On November 5, I stood behind President George W. Bush as he signed into law the Partial-Birth Abortion Ban Act of 2003. The president’s signature marks a victorious end to an emotional legislative campaign that began in 1995 to outlaw an especially brutal abortion procedure. Another important outcome of this debate is that more than 70 percent of Americans now recognize that the practice has no place in a compassionate, humane society—a significant first step toward restoring a culture that respects all innocent human life.
The fact is, people know evil when they see it. We live in a free, democratic society that finally has said no to this gruesome and unnecessary procedure in which a baby who is inches from being delivered is painfully killed. And while this rogue procedure, which has been compared to infanticide in many ways, goes beyond Roe v. Wade, it shows how the poison of Roe has infected us all.
Abortion is the great moral issue of our day. Thirty years ago in 1973, seven men on the U.S. Supreme Court in the Roe v. Wade decision found a new constitutional right to abortion based on the 14th Amendment—the liberty clause—and took the power to preserve our moral code away from the American people and their elected representatives.
In Roe, the High Court twisted and tangled the Constitution beyond recognition. The Founding Fathers said that we are endowed by our Creator with certain inalienable rights: life, liberty, and the pursuit of happiness—in that order. They listed them that way because one flows from the other. Without life, there is no liberty, and without liberty, there is no happiness. First among these rights is not liberty—it is the right to life.
But in the Roe decision, the justices said that the right to liberty for some trumps the right to life for others. The result is tremendous pain across the land from 40 million–plus abortions and countless other social ills that have been exacerbated by this silent massacre.
Those who proclaimed the “virtue” of abortion as a right 30 years ago said it would be a blessing to our society. They argued that in ridding ourselves of 1.3 million babies a year—25 percent of all pregnancies end in abortion—we would remove unwanted burdens in family’s lives that cause negative behaviors. Consequently, they predicted, rates of divorce, spousal abuse, infant abuse, and child abuse all would drop. On the contrary, they have significantly increased since 1973.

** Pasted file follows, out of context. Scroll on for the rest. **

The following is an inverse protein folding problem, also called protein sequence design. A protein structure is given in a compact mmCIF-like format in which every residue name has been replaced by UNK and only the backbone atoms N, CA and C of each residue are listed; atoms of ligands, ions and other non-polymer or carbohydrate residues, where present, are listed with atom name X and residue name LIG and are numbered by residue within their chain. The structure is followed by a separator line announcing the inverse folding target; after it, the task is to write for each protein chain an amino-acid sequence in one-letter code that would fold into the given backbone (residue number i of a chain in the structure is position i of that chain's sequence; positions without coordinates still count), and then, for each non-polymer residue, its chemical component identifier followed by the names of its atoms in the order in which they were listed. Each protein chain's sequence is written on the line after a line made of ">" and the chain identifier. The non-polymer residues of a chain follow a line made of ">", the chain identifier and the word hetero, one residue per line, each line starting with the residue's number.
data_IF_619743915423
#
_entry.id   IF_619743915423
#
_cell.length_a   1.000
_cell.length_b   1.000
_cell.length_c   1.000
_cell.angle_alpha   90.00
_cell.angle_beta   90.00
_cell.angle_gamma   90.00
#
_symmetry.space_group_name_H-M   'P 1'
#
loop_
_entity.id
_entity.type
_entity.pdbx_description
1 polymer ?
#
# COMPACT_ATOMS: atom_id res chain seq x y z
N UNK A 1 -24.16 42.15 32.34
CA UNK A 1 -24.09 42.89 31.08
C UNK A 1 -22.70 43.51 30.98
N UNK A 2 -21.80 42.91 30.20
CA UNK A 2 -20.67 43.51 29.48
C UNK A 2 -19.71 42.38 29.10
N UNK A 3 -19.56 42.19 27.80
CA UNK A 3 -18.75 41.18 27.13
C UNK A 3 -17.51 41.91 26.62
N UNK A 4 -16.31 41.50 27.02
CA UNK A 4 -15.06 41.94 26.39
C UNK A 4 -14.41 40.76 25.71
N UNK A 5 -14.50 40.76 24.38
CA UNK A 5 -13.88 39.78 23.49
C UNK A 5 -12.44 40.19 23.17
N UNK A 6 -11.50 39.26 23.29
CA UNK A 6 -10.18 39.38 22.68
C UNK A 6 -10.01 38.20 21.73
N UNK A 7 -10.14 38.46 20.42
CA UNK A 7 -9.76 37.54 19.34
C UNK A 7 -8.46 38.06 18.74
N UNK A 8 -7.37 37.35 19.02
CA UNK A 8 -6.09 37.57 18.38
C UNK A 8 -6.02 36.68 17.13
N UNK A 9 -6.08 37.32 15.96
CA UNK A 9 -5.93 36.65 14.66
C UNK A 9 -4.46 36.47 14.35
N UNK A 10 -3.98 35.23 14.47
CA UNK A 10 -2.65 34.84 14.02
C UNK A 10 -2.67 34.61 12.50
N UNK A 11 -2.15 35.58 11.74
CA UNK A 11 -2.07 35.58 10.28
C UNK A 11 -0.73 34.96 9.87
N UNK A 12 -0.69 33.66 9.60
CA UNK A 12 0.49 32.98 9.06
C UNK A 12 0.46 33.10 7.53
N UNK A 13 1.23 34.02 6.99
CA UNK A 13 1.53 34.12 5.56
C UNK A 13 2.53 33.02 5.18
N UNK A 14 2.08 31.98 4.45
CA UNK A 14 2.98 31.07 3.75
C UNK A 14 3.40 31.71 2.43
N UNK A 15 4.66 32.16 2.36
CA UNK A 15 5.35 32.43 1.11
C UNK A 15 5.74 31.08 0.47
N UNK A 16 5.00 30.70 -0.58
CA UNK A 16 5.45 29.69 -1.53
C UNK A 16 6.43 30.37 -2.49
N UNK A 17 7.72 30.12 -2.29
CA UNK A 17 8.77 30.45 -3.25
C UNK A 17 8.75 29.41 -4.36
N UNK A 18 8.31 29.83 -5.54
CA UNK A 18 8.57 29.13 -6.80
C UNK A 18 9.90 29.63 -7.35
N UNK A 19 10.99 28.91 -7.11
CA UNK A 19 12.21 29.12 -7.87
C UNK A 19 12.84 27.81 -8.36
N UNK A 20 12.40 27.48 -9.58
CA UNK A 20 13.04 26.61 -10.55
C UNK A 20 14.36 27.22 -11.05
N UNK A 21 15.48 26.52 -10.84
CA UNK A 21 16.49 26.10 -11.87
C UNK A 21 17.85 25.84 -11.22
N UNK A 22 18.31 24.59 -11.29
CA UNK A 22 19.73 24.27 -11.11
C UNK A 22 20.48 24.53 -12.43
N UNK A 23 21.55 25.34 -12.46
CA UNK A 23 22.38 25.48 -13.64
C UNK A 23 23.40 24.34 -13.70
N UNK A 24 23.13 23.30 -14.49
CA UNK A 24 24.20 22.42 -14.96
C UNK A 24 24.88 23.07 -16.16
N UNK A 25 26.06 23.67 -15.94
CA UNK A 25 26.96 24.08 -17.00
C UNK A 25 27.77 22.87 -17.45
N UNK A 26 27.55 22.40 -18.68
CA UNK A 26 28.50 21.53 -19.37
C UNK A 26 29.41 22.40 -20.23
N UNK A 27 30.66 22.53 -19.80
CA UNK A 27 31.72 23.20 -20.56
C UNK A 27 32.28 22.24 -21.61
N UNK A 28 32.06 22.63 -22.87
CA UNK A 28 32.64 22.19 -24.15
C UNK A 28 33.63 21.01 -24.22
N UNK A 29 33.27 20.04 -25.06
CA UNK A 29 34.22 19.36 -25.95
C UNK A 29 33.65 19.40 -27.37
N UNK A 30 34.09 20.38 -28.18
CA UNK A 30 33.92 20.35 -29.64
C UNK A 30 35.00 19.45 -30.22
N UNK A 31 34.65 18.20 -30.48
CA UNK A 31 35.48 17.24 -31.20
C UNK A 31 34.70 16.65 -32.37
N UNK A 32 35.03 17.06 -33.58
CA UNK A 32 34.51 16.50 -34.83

Unfortunately, Americans learned a far different lesson from the legacy of Roe. They learned from our leaders that the value of life, especially of the most vulnerable in our society, was diminished, and that their personal liberty was more important than another person’s life. And this is especially clear in the practice of partial-birth abortion.
Of the thousands of babies killed by partial-birth abortion, a small number are fetuses with abnormalities, babies targeted for the late-term procedure because the culture says they are “imperfect.” For this reason, they are denied the opportunity to live whatever length of life is granted them. This is unacceptable. All children are God’s creation.
Enactment of the partial-birth abortion ban, with an exception for the life of the mother, took nearly a decade of hard work. Before final passage in October, legislation banning partial-birth abortion was approved by the 104th, 105th, and 106th Congresses but never signed. In the 107th, the House passed the bill, but then-Senate Majority Leader Tom Daschle (D-S.D.) blocked Senate action.
Even now, we still face the threat of a Supreme Court challenge, despite the fact that the 2003 legislation was redrafted specifically to mitigate concerns the High Court had with a Nebraska law prohibiting the partial-birth abortion procedure. In that case, known as Stenberg v. Carhart, the Supreme Court’s ruling cited two points of contention, both of which have been addressed in the new law.
Indeed, the strength of our argument against partial-birth abortion is evidenced by the sizeable margin of victory on the bill’s final passage (64-34 in the Senate and 281-142 in the House). It is worth noting that of the 64 senators who voted for the ban, many regard themselves as pro-choice but recognize that this particular procedure is in fact comparable to infanticide.
The partial-birth abortion ban is an important victory in the struggle to protect innocent human life at all stages. The public is starting to understand what the Founders understood—that all rights begin with life.